Layard's Beaked Whale
marine life of Namibia
Introduction: Layards's beaked whale (Mesoplodon layardii) is also known as the strap-toothed whale or the long-toothed whale, so called because male specimens of the species have large and peculiar teeth, even for this genus. They have large straps, sometimes over 30cm long, which grow over the jaw at a 45 degree angle, nearly closing it. The teeth also have 'dorsally projecting denticles', a defence mechanism used for fighting. The beak itself is fairly long with a relatively straight mouth-line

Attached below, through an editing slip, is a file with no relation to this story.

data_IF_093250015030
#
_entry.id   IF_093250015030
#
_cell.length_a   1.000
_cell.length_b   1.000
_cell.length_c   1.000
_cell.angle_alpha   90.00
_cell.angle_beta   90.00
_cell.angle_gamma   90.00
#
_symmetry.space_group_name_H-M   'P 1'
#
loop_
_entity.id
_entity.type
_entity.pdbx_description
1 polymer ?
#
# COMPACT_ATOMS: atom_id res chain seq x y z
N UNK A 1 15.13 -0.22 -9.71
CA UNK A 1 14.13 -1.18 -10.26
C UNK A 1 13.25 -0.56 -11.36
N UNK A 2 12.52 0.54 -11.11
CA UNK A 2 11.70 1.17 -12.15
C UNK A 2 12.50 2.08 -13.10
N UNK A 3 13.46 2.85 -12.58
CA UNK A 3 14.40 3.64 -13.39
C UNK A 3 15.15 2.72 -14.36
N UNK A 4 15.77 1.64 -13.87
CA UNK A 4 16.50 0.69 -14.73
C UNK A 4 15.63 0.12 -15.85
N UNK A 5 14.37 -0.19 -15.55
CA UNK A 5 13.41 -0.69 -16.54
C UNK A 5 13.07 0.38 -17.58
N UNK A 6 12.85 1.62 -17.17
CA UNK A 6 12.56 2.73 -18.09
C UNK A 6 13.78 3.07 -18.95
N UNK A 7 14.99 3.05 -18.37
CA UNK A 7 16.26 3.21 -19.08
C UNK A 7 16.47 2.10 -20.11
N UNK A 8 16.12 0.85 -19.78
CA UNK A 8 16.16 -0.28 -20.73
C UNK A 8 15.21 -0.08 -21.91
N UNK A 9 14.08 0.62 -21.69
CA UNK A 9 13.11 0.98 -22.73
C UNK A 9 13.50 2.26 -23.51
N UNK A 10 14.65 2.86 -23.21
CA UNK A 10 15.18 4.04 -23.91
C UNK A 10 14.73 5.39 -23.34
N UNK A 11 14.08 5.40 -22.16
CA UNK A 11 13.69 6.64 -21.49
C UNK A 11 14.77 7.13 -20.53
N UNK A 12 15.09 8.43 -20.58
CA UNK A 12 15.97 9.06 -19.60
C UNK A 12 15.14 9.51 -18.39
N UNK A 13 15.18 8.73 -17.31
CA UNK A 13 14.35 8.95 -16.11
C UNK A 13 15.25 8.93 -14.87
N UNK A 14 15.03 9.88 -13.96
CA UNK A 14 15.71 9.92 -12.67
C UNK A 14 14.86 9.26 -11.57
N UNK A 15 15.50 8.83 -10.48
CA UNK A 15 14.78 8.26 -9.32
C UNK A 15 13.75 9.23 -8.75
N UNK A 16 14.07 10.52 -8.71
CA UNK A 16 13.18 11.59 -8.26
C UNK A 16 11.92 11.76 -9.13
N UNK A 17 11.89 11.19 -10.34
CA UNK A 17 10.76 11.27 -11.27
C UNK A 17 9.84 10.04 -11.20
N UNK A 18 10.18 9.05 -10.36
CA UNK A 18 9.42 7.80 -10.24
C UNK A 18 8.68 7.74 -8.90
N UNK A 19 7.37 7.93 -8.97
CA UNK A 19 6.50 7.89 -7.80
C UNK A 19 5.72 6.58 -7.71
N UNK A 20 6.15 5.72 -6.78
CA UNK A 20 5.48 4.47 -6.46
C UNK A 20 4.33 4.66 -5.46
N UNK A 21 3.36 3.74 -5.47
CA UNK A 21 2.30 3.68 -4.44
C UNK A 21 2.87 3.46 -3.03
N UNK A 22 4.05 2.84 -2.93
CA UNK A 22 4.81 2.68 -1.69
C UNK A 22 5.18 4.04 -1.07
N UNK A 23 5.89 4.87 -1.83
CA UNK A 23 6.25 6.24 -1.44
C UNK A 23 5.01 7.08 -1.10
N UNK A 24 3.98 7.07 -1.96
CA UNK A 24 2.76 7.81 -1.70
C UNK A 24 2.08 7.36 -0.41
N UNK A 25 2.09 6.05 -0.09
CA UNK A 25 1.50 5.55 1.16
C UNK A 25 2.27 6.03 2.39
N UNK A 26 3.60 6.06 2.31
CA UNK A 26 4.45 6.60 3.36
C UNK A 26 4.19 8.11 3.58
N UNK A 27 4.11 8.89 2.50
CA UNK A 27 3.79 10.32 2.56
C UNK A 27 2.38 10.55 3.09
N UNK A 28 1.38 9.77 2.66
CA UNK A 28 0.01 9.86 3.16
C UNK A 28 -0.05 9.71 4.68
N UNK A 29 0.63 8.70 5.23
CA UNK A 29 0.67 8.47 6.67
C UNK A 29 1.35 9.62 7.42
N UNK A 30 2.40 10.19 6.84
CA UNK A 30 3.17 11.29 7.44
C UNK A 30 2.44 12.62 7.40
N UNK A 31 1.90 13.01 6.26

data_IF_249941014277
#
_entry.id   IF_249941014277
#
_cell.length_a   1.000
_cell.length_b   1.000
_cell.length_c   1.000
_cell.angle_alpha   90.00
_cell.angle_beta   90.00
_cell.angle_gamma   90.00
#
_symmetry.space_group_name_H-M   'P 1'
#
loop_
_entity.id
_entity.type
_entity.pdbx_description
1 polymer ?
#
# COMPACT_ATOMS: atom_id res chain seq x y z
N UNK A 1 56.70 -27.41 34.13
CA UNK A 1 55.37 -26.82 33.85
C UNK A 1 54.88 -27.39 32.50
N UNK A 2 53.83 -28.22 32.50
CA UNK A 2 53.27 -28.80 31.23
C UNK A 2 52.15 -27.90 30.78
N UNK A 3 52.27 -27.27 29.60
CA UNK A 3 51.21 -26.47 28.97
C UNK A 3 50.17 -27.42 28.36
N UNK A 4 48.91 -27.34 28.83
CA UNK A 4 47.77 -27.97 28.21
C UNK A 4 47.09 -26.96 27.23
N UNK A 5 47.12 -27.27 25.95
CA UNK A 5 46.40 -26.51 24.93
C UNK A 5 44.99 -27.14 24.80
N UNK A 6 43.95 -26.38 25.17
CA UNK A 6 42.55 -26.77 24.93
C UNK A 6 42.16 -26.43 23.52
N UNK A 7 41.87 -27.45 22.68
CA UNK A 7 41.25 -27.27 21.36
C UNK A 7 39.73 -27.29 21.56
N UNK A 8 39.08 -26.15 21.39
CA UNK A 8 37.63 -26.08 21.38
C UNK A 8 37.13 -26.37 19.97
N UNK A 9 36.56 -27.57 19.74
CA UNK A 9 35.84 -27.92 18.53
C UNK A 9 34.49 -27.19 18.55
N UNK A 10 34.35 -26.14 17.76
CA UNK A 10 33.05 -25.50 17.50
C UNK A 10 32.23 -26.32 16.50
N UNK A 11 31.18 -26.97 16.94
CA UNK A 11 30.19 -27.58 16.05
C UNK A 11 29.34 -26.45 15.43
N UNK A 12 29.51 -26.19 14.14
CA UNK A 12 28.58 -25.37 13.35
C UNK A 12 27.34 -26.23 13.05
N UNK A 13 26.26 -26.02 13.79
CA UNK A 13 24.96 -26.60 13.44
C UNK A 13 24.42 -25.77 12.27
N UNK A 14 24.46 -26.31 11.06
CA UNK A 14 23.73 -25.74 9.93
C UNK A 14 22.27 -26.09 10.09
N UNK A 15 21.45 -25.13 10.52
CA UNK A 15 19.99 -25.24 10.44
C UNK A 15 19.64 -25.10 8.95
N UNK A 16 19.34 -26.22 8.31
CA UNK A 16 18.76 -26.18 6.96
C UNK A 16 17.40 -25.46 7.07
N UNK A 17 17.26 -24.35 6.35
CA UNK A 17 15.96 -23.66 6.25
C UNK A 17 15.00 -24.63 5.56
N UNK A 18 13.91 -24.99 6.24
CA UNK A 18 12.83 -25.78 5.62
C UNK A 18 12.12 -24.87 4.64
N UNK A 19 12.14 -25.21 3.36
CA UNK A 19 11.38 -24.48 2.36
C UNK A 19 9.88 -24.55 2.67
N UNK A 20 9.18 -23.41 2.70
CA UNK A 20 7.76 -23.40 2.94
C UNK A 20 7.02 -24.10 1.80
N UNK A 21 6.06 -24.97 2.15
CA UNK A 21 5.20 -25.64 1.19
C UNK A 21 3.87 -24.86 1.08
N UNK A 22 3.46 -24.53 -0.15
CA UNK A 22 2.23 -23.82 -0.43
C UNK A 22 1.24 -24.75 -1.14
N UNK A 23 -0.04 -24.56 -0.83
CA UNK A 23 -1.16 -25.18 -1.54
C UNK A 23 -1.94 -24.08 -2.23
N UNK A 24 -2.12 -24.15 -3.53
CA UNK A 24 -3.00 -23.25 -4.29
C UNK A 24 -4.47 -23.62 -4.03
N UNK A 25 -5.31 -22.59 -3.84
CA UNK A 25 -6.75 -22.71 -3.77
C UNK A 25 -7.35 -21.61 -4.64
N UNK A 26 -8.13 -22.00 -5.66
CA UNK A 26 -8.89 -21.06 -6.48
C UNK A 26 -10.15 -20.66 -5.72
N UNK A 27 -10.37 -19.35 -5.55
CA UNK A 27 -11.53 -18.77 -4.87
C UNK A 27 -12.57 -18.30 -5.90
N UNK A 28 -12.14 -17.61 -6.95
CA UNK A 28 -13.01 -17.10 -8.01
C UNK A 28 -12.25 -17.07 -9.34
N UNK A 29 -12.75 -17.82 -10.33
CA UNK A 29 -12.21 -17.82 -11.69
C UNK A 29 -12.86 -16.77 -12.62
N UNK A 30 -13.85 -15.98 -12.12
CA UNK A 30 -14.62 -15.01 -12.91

Distribution: Namibian coastline from the southern border to Walvis Bay.
Diet: Mainly squid.
Colouring: A dark brownish-grey to black body, with a contrasting white beak and throat. As with many other species of whale, scars and cookie cutter shark bites are also present.
Breeding: Newborn calves may grow up to 2.8m in length.
Size: Overall length reaches to a maximum of 6m.
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